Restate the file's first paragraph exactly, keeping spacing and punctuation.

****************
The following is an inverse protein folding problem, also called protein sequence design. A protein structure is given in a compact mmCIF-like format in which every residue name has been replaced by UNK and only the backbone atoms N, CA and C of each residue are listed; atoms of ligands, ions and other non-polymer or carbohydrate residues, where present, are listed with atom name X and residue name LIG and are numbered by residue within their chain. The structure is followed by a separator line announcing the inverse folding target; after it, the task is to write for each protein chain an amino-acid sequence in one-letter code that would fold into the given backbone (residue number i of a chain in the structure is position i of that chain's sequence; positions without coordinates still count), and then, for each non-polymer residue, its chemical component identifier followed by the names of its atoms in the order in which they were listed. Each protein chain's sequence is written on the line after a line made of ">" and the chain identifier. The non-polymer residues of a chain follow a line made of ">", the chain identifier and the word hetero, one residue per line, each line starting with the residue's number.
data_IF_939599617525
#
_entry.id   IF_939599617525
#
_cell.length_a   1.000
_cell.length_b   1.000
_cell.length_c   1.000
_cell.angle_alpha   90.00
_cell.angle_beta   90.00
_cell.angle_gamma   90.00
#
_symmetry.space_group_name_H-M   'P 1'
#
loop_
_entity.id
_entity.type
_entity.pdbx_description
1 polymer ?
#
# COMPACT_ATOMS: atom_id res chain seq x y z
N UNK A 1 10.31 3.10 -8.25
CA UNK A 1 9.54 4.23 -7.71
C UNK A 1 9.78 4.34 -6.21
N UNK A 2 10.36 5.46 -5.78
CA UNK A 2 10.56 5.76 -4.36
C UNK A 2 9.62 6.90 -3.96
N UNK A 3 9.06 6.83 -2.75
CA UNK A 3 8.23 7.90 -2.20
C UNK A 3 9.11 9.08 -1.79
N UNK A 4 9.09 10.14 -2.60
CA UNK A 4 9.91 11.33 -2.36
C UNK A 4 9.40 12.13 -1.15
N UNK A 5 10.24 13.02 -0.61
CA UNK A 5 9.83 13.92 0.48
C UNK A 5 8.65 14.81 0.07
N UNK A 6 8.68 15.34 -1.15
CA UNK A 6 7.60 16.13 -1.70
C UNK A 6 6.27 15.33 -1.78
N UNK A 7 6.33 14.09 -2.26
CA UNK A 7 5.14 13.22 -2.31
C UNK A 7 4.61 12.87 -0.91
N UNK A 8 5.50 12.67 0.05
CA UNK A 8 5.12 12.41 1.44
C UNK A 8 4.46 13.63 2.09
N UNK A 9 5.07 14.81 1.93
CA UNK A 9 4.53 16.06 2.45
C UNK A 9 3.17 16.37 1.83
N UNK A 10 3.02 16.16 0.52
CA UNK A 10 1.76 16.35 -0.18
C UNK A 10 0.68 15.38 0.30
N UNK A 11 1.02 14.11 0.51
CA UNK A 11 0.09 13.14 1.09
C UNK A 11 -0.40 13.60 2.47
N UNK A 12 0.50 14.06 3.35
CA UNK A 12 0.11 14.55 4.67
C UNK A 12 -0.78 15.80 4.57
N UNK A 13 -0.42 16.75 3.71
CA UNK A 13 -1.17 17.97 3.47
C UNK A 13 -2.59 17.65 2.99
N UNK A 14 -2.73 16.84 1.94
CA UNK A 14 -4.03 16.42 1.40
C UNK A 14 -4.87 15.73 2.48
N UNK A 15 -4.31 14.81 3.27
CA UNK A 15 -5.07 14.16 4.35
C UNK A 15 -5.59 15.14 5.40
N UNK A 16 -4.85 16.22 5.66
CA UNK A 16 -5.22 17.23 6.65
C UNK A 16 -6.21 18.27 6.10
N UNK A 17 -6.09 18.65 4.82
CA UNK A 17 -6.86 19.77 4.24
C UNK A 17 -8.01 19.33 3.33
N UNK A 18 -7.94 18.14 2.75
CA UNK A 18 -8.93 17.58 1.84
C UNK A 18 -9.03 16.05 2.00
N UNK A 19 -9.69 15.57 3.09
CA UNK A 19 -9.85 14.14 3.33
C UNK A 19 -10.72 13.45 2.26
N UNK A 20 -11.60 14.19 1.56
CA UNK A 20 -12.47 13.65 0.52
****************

The following is an inverse protein folding problem, also called protein sequence design. A protein structure is given in a compact mmCIF-like format in which every residue name has been replaced by UNK and only the backbone atoms N, CA and C of each residue are listed; atoms of ligands, ions and other non-polymer or carbohydrate residues, where present, are listed with atom name X and residue name LIG and are numbered by residue within their chain. The structure is followed by a separator line announcing the inverse folding target; after it, the task is to write for each protein chain an amino-acid sequence in one-letter code that would fold into the given backbone (residue number i of a chain in the structure is position i of that chain's sequence; positions without coordinates still count), and then, for each non-polymer residue, its chemical component identifier followed by the names of its atoms in the order in which they were listed. Each protein chain's sequence is written on the line after a line made of ">" and the chain identifier. The non-polymer residues of a chain follow a line made of ">", the chain identifier and the word hetero, one residue per line, each line starting with the residue's number.